Remembering the night in 1987 when The Pogues played Fairytale of New York live for the first time with Kirsty MacColl in Glasgow
and live on Freeview channel 276
Yesterday (December 17) marked a decade since The Pogues made their final appearance in Glasgow at the O2 Academy as the band did a short UK tour in 2013 playing their legendary album Rum, Sodomy and the Lash in full as well as other hits.
The date is also meaningful to the band and their relationship with Glasgow as on the same date 26 years previously, they performed Fairytale of New York for the first time live at Glasgow's Barrowland Ballroom.
Shane MacGowan had managed to persuade Kirsty MacColl to join him and the band on stage in 1987 for a duet in Glasgow even though the singer had not sung live for years with a piece of musical history being created in front of a few thousand in the audience that night.
Nicky Stewart was one the first people to bring the band to Scotland not long after the release of their debut album Red Roses for Me as they performed live at his pub the Mukky Duck in Shotts and explained how he first came across the band back in the eighties saying: "I happened to just see them purely by accident possibly in Vauxhall in London. I just thought at the time they were pretty good and a bit different.
"After speaking to them for a short while that night, I started to read a little bit about them and along with some pals went down to Manchester to see them. Just brazenly when the gig was finished, we walked across the stage and went in the back door and went into the back dressing room and spoke to them there and then. From that minute onwards, we became very good friends - especially with James Fearnley and Spider.
"At that time in Manchester, I did ask them if they would consider coming up to Shotts and explained where it was but that it was a good wee venue. We got on so well and I was very surprised that they said yes. I contacted them a few days later and they were up for it, so that was maybe about two months later they were due to come up and by that time Red Roses had come out.
"Sure enough, on the Friday night they showed up in the Mukky Duck at ten o'clock at night and we sold out the Saturday and the Sunday night. We had a bus come up from Newcastle and one down from Stirling with a lot of people from Glasgow coming in for the Sunday gig.
"Elvis (Costello) had come up for the gig as a fan and there was talk of him playing a short set before it but one wee story about him was that when he was coming upstairs the doormen asked for his ticket and as he didn't have one told him it was £4. Costello explained who he was and although you hear things like this a lot, he was told 'I don't give a f*** if you're Elvis Presley, four quid mate!'
"After the gig, a lot of the young ones continued to party on in a park across the road and there was no hassle but 34 people got arrested even though there were no charges brought forward. When The Pogues toured America, they had t-shirts printed that said 'Free the Shotts 34'."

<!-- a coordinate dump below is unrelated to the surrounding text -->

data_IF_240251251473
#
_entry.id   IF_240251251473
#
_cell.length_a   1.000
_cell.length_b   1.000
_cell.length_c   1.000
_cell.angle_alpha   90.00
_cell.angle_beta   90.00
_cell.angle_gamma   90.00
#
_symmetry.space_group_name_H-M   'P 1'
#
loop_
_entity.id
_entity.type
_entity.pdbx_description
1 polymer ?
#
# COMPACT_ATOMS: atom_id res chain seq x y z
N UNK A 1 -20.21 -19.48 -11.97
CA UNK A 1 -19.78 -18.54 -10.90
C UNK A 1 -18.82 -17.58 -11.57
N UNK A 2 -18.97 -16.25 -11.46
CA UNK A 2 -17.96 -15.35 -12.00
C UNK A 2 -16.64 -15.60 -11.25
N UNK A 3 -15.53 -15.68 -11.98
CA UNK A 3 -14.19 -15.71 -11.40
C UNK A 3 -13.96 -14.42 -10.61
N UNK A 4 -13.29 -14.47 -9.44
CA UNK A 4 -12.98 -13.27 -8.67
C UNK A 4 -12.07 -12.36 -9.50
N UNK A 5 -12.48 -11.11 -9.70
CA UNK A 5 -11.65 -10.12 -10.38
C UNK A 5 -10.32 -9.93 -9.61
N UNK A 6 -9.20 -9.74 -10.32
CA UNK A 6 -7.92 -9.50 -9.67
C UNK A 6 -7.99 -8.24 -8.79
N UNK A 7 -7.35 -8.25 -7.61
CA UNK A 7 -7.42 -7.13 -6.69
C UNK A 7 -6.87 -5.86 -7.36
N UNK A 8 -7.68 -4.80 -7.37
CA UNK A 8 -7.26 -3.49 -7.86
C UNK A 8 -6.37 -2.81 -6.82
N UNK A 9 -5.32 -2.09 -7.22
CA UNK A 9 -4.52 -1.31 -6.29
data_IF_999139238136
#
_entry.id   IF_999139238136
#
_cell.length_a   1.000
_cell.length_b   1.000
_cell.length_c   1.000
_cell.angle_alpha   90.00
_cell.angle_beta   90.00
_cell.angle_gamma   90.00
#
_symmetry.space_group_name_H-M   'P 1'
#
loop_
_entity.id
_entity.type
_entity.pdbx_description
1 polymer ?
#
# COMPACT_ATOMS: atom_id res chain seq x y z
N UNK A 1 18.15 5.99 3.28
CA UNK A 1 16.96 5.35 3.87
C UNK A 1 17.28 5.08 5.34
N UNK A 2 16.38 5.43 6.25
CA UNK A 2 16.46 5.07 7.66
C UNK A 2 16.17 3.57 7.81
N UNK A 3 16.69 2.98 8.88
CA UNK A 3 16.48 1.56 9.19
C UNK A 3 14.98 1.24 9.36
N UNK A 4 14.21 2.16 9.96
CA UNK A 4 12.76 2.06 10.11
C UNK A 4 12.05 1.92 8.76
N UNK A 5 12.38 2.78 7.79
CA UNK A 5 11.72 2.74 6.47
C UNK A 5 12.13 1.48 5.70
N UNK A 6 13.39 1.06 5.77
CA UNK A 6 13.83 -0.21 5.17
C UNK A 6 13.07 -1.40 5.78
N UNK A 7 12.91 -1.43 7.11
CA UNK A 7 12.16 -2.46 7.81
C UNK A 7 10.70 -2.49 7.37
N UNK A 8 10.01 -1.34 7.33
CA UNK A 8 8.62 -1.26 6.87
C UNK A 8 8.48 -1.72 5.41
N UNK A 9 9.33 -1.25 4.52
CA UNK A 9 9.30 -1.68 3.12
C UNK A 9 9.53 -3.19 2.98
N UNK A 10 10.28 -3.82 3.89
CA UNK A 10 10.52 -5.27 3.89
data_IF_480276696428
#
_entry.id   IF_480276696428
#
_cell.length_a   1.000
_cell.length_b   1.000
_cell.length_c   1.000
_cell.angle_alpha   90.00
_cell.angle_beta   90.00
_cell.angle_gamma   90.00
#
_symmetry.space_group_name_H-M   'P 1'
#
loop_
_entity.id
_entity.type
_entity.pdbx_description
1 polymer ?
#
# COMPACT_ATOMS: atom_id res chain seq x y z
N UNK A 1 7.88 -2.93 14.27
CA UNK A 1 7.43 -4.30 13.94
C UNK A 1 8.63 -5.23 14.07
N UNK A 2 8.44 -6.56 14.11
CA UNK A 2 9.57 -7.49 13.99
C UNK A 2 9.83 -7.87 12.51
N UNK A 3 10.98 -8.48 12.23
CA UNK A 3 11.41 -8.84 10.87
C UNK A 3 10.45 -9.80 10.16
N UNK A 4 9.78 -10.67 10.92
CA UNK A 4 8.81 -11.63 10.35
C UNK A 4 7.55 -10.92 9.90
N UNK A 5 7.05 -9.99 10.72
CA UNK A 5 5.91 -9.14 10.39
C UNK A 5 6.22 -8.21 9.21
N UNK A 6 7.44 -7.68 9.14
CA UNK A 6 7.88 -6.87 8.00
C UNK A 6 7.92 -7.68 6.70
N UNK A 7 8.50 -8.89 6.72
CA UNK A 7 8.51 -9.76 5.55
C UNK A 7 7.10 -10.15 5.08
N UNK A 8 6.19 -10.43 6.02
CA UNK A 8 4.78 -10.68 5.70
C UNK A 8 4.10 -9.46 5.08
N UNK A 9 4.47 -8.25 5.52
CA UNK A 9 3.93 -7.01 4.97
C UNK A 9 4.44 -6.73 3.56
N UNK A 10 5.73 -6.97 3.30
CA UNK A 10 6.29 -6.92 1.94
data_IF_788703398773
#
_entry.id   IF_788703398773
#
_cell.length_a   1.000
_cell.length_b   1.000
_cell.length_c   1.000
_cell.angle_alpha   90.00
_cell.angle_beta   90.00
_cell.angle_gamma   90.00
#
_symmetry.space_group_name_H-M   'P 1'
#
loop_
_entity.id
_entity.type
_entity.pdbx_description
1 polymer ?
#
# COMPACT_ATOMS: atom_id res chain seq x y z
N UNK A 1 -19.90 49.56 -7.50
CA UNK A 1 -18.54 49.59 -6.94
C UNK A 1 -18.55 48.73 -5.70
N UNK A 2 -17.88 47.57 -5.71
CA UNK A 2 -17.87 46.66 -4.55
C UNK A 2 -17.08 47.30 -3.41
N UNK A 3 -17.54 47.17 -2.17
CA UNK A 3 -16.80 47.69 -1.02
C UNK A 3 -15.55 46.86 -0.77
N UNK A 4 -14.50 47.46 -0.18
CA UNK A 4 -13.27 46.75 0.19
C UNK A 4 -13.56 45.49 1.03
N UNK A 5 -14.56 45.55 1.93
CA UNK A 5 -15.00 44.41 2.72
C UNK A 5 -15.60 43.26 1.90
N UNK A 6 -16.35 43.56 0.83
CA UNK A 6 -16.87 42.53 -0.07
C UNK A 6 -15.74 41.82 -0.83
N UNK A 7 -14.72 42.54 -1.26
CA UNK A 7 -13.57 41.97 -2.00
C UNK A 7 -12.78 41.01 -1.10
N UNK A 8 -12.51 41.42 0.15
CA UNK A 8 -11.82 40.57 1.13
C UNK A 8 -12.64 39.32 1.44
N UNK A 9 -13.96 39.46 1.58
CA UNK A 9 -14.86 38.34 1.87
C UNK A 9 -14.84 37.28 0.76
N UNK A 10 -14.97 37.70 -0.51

The band could never have then imagined how big a song Fairytale of New York would become with over two million copies sold and it being the most played Christmas song in the UK of the 20th Century. Concertgoer Mark Graham had been fortunate to see The Pogues for the first time at the Queen Margaret Union in February 1985 having been the President of the union the previous year.
Mark has fond memories of the Barrowland gig in 1987 saying: "The gigs at the Barrowland in December were eagerly awaited both to hear the old favourites and the new songs especially Fairytale although nobody expected Kirsty to appear as she was well known for suffering from stage fright and rarely performed live.
"I usually went to Pogues gigs with a crowd of mates but on this occasion, I was on a first date with a girl who would become my wife. The fact that she was as big a Pogues fan as me added to her appeal.
"I don’t think I’ve seen a more excited crowd at the Barrowland as I did that night. Expectations were high; The Pogues were back in town with a great new album and for the first time ever, a song riding high in the singles chart. The band was on absolute fire that night. The addition of Philip Chevron and Terry Woods to the original line up transformed them musically to a new level without losing any of the vibrancy from the earlier shows. Given what happened at the end of the show hardly anyone remembers that Joe Strummer from The Clash joined them onstage to perform London Calling and obviously it would take something special to upstage that.
"That arrived when James Fearnley set down his accordion and sat down at the piano and began playing one of the most famous song intros ever. The roof almost came off the Barrowland when Kirsty overcame her nerves and joined Shane at the front of the stage. It was one of the most emotional five minutes I’ve experienced in over 45 years of gig-going.
By the end, the Barrowland was awash with tinsel, glitter and strangers hugging strangers. It’s a real pity mobile phones didn’t exist then and no footage exists. Fortunately, I got to do it again three months later when she appeared with the band on St Patrick’s Day at the Town & Country Club in Camden.
"On the day that Dublin said farewell to Shane MacGowan, I went into the city centre with the girl who came to the Barrowlands with me (who is still my wife!) to say a final farewell to the great man. Watching his funeral later that afternoon we were laughing and crying as Glen Hansard and Lisa O’Neil made Shane and Kirsty come alive again for a few minutes, with the help of the remaining Pogues as they performed Fairytale of New York. We were transported back to the Barrowlands in December 1987 and the first time we heard it performed live."
The single has been re-released on 7" vinyl with £6 of every £8 going being donated to Dublin Simon Community with it being available to purchase here.